When Banks Were Able to Print Their Own Money, Literally
In 2012, it isn’t unusual to go days without using actual money: Lunch goes on the debit card, a clothing purchase goes on the credit card and in some cities even parking meters take plastic. As the Internet and instruments of credit continue to transform our relationship with money, it is worth reflecting on the forms that money has taken in the past.
Before the institution of federally backed paper currency in 1862, the government didn’t see issuing paper money as its responsibility. Although it coined gold and silver, there was never enough in circulation to provide an effective medium of exchange. Because the Constitution prohibited states from printing money, banks became the primary suppliers of paper money in the U.S.
From 1791 to 1811, and then again from 1817 to 1836, the First Bank of the United States and the Second Bank of the United States brought a degree of order to this system, both regulating the issue of bank notes and issuing their own trusted notes. But when Andrew Jackson failed to renew the second bank’s charter in 1836, private bank notes proliferated unchecked. By the 1850s, U.S. banks had issued more than 10,000 kinds of bank notes, varying in size, denomination, design and value. (Many of them are now on display at the Museum of the City of New York.)
There were significant problems with this system, in which money often wasn’t worth the paper it was printed on. In theory, a bank note derived its value from its ability to be redeemed for gold or silver at the issuing bank, but what banks could live up to that promise? Those that were poorly capitalized went to great lengths to ensure that their notes weren’t redeemed. For example, the Union Bank of Tennessee issued notes only redeemable in New Orleans. In the small town of Versailles, Kentucky, an agent who came to redeem notes at the local bank was hanged in effigy by local citizens. Banks also suspended redemptions during financial panics, and when a bank failed, its notes became worthless.
When banks couldn’t provide an adequate supply of money, other institutions stepped in. In particular, there was demand for small-denomination bank notes and coins. (In 1840, per- capita annual income in the U.S. was about $65, so a $1 bank note was a lot of money.) Hotels, restaurants and bars that didn’t have enough coins and bank notes to make change issued their own money in small denominations. A note issued by one hotel promised “to pay on demand twenty five cents in current funds when presented in sums of $1 & upwards.”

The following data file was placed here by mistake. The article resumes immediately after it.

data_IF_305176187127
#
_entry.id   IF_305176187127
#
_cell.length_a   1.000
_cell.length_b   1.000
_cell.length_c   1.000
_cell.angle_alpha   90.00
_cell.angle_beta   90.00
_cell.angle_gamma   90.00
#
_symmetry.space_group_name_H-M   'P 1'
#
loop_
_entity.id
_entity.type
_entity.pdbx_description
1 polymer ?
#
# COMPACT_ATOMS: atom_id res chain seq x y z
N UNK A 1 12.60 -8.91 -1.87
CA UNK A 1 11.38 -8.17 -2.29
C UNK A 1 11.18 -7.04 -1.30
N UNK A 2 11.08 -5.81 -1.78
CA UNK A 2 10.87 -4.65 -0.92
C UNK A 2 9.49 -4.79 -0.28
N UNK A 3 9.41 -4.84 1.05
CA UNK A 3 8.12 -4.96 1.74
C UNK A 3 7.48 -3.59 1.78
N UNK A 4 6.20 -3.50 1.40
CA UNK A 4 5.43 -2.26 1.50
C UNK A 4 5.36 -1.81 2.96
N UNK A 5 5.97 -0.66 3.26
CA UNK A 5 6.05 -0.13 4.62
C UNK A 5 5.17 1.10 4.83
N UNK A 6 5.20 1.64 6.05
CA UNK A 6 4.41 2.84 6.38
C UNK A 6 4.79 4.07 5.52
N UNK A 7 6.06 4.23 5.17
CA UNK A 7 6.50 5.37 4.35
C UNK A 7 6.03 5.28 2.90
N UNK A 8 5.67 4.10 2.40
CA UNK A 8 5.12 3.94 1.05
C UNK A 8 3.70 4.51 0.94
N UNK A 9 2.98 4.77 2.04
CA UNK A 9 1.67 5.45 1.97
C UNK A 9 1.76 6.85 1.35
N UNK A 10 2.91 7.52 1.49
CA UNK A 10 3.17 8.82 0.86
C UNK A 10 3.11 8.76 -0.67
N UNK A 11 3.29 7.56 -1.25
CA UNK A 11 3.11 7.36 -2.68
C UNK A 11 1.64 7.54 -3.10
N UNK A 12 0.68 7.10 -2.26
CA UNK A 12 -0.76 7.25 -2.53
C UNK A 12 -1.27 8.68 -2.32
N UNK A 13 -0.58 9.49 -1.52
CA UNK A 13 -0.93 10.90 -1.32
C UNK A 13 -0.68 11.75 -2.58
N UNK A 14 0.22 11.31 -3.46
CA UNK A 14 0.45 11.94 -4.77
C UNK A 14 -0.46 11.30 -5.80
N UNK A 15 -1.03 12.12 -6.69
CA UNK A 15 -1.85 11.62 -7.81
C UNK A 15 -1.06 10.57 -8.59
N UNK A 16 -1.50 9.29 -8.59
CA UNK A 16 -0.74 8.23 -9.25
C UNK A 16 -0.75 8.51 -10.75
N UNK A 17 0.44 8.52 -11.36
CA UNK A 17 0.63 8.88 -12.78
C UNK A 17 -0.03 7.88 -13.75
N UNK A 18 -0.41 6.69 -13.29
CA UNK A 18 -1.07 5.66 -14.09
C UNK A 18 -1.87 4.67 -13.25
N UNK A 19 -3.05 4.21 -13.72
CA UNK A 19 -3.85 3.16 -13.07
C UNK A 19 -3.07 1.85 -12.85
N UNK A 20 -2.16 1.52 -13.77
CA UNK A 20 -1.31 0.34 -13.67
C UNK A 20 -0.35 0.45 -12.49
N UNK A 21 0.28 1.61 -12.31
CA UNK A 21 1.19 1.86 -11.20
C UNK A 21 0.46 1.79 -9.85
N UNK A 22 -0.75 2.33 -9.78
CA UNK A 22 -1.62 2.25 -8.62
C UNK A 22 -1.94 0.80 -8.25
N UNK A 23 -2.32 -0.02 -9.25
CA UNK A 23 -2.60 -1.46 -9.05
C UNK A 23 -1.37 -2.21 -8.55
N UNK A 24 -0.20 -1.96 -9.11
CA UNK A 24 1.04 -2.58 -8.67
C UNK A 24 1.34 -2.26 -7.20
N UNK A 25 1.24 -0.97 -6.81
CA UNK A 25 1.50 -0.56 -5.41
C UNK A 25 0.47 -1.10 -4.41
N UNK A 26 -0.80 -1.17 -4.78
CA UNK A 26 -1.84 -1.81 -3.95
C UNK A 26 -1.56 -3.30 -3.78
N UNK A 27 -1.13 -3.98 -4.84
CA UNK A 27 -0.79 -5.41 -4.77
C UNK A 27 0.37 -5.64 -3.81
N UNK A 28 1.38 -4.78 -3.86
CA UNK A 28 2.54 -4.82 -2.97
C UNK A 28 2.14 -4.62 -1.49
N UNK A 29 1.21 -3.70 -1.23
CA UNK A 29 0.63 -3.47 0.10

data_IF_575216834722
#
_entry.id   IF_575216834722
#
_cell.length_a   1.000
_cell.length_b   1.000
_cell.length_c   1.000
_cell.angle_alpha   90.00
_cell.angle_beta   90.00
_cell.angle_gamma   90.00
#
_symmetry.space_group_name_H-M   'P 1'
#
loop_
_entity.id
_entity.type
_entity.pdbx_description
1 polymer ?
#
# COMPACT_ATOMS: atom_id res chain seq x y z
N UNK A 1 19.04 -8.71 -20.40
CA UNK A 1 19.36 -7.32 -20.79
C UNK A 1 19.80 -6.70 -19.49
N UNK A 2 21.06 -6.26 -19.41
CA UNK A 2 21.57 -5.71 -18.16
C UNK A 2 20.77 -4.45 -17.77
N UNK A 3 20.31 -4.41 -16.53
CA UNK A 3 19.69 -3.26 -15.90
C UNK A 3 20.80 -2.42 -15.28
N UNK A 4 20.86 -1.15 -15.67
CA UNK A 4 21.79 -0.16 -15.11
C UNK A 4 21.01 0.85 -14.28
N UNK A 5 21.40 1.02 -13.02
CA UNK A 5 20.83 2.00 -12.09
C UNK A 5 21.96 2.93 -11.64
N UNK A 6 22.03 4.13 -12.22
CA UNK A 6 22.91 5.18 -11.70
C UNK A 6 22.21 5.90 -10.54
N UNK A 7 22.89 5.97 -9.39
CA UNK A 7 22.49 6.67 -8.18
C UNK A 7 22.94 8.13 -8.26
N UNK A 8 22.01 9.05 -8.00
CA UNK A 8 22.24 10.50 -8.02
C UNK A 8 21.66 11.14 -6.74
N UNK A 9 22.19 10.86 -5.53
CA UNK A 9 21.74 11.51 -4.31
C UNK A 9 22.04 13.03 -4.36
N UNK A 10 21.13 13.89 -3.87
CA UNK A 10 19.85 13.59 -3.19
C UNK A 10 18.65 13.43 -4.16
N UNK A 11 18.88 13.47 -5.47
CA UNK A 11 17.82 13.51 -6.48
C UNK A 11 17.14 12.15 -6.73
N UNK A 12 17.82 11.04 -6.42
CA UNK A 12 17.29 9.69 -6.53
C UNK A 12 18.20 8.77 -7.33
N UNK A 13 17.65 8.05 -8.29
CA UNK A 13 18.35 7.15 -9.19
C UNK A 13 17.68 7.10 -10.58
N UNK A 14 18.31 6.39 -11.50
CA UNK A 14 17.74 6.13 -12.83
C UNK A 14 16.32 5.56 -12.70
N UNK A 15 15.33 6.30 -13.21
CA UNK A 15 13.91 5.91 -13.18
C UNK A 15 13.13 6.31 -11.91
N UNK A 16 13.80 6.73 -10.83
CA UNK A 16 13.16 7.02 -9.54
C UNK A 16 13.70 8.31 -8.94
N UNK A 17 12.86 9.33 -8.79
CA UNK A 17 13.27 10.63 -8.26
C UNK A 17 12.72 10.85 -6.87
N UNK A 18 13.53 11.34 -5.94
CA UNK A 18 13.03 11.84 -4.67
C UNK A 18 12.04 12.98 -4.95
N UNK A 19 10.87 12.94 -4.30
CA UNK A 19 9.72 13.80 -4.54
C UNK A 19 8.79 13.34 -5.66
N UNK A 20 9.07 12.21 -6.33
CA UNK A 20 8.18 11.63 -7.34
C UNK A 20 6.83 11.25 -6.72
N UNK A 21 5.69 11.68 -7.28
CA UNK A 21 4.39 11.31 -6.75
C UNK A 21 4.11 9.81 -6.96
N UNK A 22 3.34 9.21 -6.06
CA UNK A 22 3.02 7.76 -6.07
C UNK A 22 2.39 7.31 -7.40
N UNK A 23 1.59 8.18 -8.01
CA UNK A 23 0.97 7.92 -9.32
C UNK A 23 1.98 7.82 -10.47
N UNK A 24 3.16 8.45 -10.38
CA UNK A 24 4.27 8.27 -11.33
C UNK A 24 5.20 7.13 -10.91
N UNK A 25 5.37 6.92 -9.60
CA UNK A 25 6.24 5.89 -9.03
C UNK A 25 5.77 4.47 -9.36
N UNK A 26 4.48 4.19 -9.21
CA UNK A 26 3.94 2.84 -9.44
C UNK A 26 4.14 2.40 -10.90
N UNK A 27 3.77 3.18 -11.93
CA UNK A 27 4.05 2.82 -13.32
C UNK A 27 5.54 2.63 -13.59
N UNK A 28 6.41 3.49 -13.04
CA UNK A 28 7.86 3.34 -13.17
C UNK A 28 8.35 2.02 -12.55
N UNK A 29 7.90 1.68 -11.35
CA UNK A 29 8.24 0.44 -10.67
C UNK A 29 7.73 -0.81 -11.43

A note worth 25 cents in the hotel lobby would have changed hands at a steep discount just a few blocks away. Meanwhile, small towns issued bank notes of a few cents to support local commerce. In Virginia, people were reduced to cutting apart large bank notes and circulating them in pieces.
In this unpredictable environment, spending a dollar required some serious thinking. A wallet might have three, five or a dozen different bank notes -- a bull’s head staring back at you from a Bull’s Head Bank note, or a Marine Bank bill illustrated with ships -- not to mention foreign coins from around the world and personal checks, which also circulated as money. Most bank notes traded at a discount based on the reputation of the bank and how far the note was from where it originated.
A shop owner had even more variables to consider. When a consumer opened his wallet to pay, the proprietor turned to his local edition of “Bicknell’s Counterfeit Detector and Bank Note Reporter,” or to “Van Court’s Counterfeit Detector and Bank Note List.”
These guides not only identified counterfeits, they also reported the prices of bank notes on the local market. (As professional note brokers traded and speculated, prices rose and fell.) Thumbing through a counterfeit detector, the store owner would try to assess the value of the bank notes at hand. He took a hard look at the person handing over the bills, judging value based on the person’s race, class, dress, comportment and reputation.
Counterfeiters exploited this feature of the system, and passed themselves in addition to their notes, dressing and acting as proper ladies and gentlemen. And with so many bank notes from so many banks, counterfeiters flourished. Some simply invented whole banks. Others erased the name of a failed bank and replaced it with that of a reputable one.
Of course, as 19th-century observers frequently noted, a poorly capitalized bank that printed notes it couldn’t redeem was, in the end, little different from a counterfeiting operation.
(Jessica Lautin is the Andrew W. Mellon postdoctoral curatorial fellow at the Museum of the City of New York. B.J. Lillis is a curatorial intern at the museum. The exhibit “Capital of Capital: New York’s Banks and the Creation of a Global Economy” will be running at the museum through Oct. 21. The opinions expressed are those of the authors.)
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